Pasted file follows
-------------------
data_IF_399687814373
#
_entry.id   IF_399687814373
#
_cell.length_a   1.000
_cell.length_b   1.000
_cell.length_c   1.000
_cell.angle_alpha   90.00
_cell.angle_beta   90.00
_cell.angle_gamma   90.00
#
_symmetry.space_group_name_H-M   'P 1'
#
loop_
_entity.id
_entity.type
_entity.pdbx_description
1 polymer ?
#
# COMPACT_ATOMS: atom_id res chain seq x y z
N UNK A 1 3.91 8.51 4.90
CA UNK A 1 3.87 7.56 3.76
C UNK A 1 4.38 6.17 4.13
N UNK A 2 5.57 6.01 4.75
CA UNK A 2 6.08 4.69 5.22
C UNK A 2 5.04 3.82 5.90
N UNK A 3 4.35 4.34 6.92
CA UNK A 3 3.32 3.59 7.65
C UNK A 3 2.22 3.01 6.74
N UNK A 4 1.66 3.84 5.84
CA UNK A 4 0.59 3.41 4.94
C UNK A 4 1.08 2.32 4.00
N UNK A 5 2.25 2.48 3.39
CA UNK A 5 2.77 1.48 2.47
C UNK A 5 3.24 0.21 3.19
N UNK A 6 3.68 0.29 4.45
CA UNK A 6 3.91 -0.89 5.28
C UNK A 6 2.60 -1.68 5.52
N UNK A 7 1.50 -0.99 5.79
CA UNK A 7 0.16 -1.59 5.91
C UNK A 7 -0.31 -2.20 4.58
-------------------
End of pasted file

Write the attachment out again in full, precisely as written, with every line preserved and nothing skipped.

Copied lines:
data_IF_399687814373
#
_entry.id   IF_399687814373
#
_cell.length_a   1.000
_cell.length_b   1.000
_cell.length_c   1.000
_cell.angle_alpha   90.00
_cell.angle_beta   90.00
_cell.angle_gamma   90.00
#
_symmetry.space_group_name_H-M   'P 1'
#
loop_
_entity.id
_entity.type
_entity.pdbx_description
1 polymer ?
#
# COMPACT_ATOMS: atom_id res chain seq x y z
N UNK A 1 3.91 8.51 4.90
CA UNK A 1 3.87 7.56 3.76
C UNK A 1 4.38 6.17 4.13
N UNK A 2 5.57 6.01 4.75
CA UNK A 2 6.08 4.69 5.22
C UNK A 2 5.04 3.82 5.90
N UNK A 3 4.35 4.34 6.92
CA UNK A 3 3.32 3.59 7.65
C UNK A 3 2.22 3.01 6.74
N UNK A 4 1.66 3.84 5.84
CA UNK A 4 0.59 3.41 4.94
C UNK A 4 1.08 2.32 4.00
N UNK A 5 2.25 2.48 3.39
CA UNK A 5 2.77 1.48 2.47
C UNK A 5 3.24 0.21 3.19
N UNK A 6 3.68 0.29 4.45
CA UNK A 6 3.91 -0.89 5.28
C UNK A 6 2.60 -1.68 5.52
N UNK A 7 1.50 -0.99 5.79
CA UNK A 7 0.16 -1.59 5.91
C UNK A 7 -0.31 -2.20 4.58